The number of crossings along the U.S. southern border has dropped by 50% since pandemic-related asylum restrictions expired on Thursday, contradicting earlier fears that there would be a surge, Homeland Security Secretary Alejandro Mayorkas said Sunday.
U.S. Border Patrol counted roughly 6,300 crossings on Friday and 4,300 on Saturday, down from more than 10,000 before Title 42 expired on Thursday night, Mayorkas told told CNN’s Dana Bash.
It’s still “too early” to say whether the number of crossings has peaked, he said, while crediting harsher penalties for unlawful entry for the immediate drop.
“There’s a lawful, safe and orderly way to arrive in the United States that is through the pathways that President Biden has expanded in an unprecedented way and then there’s a consequence if one does not use those lawful pathways,” he said.
The newly imposed penalties for unlawful entry include asylum ineligibility, expedited removal, and barred reentry into the U.S. for at least five years, Homeland Security said in a fact sheet on the return to Title 8, which was in place prior to the pandemic. Title 8 went back into effect on Friday.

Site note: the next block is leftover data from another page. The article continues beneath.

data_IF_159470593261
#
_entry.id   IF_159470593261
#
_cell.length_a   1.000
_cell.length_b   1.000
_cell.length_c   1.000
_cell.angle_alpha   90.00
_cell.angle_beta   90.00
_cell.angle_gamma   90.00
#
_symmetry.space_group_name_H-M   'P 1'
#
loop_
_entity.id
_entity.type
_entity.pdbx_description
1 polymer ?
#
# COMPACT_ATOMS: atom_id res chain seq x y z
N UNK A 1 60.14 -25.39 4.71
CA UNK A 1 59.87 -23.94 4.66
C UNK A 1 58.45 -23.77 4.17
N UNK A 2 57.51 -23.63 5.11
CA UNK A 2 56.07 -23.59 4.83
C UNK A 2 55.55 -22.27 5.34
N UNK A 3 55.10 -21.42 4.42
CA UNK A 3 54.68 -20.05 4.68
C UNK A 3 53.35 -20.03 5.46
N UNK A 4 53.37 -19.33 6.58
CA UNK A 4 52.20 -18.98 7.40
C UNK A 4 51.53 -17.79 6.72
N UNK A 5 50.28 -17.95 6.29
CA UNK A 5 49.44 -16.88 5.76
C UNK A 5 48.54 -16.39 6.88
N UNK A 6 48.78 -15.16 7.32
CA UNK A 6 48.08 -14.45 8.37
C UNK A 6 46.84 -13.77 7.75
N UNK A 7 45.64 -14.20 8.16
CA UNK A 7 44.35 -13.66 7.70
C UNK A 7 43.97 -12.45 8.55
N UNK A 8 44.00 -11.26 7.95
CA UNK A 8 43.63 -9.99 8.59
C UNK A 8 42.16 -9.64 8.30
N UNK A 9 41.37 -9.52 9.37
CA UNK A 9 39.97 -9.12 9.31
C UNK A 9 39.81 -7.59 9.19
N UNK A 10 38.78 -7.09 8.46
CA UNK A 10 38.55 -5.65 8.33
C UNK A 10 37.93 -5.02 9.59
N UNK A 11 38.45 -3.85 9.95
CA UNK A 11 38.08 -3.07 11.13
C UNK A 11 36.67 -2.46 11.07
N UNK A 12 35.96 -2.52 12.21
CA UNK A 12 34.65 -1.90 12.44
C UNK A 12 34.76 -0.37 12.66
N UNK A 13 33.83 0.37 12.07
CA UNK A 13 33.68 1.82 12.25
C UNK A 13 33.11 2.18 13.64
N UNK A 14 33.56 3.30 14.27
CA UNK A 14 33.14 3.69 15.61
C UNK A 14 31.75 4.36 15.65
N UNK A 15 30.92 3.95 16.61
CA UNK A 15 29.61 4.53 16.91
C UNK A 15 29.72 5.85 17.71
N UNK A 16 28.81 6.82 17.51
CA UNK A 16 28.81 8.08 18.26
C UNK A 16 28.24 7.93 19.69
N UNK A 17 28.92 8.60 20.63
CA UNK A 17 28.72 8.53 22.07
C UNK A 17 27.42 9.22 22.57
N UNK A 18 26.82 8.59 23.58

“The return to processing under Title 8 is expected to reduce the number of repeat border crossings over time, which increased significantly under Title 42,” the fact sheet states.
Federal and state officials have been bracing for a potential surge in migrants following Title 42’s expiration, all while handling significantly high numbers of crossings. Some 10,000 migrants were stopped on Tuesday, a U.S. official told The Associated Press. This was slightly below the 11,000 maximum expected after Thursday.
Multiple migrants in El Paso, Texas, reportedly told NBC News last week that the recent rise in crossings was due to rumors online and in Mexico that the best time to cross was before Title 42’s expiration.
“There was a lot of talk that after the end of Title 42, it was going to be very difficult to come into the United States,” a 30-year-old woman, who had traveled from Venezuela with her husband and three children, told the network from a shelter in El Paso.